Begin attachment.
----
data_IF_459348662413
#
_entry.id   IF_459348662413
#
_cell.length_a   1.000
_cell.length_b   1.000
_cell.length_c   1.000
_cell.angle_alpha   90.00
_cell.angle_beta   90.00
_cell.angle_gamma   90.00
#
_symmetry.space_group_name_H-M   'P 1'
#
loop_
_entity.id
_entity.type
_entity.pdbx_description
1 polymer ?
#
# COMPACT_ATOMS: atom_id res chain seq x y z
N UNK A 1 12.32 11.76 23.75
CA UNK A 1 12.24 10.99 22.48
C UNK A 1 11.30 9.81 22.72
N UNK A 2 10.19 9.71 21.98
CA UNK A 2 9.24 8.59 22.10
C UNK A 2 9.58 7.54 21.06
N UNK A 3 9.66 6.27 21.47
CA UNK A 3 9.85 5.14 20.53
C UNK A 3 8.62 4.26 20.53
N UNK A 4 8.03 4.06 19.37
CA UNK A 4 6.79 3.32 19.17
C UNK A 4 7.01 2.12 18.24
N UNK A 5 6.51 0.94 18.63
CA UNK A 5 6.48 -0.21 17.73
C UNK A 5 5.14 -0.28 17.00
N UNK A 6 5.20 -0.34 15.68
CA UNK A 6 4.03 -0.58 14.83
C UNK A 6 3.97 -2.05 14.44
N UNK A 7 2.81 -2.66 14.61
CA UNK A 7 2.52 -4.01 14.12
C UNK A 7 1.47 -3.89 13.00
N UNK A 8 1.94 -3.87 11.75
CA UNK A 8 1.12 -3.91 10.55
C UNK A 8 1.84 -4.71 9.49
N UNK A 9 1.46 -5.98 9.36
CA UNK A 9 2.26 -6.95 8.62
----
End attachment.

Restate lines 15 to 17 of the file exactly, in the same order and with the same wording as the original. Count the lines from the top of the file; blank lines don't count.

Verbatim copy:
_entity.id
_entity.type
_entity.pdbx_description